The auto-IRA would be a more full version of the “myRA” accounts already launched by the administration. Both are structured like Roth IRAs, accepting post-tax contributions that accumulate toward tax-free withdrawals in retirement. Both accounts take aim at a critical problem—the lack of retirement savings among low-income households.

The president wants to offset the costs of auto-IRAs by capping contributions to 401(k)s and IRAs. The cap would be determined using a formula tied to current interest rates; currently, it would kick in when balances hit $3.4 million. If rates rose, the cap would be somewhat lower—for example, $2.7 million if rates rose to historical norms.

The argument here is that IRAs were never meant for such large accumulations; the Government Accountability Office (GAO) looked into mega-IRAs after the 2012 election, and reported back to Congress that a small number of account holders had indeed amassed very large balances, “likely by investing in assets unavailable to most investors—initially valued very low and offering disproportionately high potential investment returns if successful.”

The report estimated that 37,000 Americans have IRAs with balances ranging from $3 million to $5 million; fewer than 10,000 had balances over $5 million.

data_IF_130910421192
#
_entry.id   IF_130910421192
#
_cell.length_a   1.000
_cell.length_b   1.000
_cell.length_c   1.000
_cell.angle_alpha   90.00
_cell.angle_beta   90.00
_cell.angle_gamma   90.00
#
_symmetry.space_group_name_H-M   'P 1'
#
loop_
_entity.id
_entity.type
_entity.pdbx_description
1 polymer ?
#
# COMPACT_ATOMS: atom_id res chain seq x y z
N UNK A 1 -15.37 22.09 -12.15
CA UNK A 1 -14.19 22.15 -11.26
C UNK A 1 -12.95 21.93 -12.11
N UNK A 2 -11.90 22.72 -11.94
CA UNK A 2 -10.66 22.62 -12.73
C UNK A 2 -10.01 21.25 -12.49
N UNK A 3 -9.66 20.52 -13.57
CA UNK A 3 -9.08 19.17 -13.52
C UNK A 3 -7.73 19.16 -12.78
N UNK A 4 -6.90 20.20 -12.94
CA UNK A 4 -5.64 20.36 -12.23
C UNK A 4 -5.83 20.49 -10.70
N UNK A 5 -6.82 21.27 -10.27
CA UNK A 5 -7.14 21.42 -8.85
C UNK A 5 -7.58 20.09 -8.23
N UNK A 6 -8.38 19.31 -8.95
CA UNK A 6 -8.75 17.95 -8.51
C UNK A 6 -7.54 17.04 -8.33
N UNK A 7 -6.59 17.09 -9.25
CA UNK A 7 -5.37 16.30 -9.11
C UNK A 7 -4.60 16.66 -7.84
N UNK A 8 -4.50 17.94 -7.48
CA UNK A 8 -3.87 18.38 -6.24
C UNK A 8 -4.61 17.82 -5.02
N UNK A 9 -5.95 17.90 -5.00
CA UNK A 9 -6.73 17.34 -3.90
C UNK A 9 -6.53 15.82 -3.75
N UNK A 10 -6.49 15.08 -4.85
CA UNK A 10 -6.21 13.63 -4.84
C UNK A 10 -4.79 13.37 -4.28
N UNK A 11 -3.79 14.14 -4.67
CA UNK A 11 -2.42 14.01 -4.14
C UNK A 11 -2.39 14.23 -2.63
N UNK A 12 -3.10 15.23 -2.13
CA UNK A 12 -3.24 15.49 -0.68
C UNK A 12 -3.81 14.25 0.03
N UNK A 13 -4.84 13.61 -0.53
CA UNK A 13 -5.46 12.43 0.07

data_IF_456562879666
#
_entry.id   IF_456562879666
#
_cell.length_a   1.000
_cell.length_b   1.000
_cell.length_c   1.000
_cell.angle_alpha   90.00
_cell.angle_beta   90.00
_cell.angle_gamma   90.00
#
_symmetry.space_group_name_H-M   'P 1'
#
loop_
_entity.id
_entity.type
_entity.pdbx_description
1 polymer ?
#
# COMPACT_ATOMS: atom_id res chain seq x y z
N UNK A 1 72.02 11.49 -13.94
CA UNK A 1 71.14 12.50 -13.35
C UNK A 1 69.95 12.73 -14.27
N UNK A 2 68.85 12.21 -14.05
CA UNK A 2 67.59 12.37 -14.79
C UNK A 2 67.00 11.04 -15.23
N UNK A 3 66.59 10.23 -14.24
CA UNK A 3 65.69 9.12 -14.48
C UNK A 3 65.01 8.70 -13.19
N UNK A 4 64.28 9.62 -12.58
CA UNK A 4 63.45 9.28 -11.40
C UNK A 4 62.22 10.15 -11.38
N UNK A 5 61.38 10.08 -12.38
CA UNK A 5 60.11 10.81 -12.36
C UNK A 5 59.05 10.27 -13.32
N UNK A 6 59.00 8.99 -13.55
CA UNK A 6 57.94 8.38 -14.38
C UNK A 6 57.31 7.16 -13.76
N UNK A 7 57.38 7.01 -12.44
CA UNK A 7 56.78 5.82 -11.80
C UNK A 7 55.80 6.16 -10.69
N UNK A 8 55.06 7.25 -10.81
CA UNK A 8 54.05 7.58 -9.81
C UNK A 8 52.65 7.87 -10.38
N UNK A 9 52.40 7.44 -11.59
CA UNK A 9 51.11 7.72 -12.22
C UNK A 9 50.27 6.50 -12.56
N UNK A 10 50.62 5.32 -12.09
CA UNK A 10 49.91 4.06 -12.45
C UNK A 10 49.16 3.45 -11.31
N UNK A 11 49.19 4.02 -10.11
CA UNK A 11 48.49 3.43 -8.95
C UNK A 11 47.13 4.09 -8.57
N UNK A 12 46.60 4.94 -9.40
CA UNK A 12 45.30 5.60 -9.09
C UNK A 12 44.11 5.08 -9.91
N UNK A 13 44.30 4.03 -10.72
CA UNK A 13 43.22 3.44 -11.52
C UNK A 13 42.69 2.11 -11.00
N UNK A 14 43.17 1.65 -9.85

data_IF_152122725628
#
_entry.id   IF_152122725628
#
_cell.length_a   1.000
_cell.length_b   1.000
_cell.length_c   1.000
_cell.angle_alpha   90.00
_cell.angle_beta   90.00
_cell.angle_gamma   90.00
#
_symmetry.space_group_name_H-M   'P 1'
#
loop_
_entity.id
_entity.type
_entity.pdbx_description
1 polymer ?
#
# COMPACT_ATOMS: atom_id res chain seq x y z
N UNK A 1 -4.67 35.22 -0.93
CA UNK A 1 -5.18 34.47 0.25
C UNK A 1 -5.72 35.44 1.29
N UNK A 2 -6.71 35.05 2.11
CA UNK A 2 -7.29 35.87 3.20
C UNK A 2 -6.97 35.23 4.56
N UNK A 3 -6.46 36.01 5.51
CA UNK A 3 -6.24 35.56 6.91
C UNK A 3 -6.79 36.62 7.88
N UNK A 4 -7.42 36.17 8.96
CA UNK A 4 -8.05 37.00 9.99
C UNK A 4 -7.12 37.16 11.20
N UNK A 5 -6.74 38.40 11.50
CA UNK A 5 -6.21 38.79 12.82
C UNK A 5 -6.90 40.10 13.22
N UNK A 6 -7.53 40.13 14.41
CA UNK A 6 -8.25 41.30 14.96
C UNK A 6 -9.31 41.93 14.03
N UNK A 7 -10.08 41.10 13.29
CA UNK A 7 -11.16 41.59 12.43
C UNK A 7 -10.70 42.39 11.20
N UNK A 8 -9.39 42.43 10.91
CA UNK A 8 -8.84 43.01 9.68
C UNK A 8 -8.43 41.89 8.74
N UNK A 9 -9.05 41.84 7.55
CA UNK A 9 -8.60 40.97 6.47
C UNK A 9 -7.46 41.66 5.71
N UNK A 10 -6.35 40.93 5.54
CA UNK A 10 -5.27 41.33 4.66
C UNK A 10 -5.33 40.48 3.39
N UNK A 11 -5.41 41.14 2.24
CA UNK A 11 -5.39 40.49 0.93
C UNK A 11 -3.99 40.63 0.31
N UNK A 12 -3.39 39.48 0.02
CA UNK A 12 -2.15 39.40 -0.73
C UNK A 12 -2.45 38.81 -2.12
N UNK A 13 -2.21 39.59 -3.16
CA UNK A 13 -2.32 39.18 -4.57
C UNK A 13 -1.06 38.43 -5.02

Finally, the White House proposed opening employer retirement plans to more part-time workers. Currently, plan sponsors can exclude employees working fewer than 1,000 hours per year, no matter how long they have been with the company. The proposal would require sponsors to open their plans to workers who have been with them for at least 500 hours per year for three years.

These ideas might seem dead on arrival in the Republican-controlled Congress. But the White House proposals add momentum to a growing populist movement around the country to focus on middle class retirement security.

As noted here last week, Illinois just became the first state to implement an innovative automatic retirement savings plan similar to the auto-IRA, and more than half the states are considering similar ideas.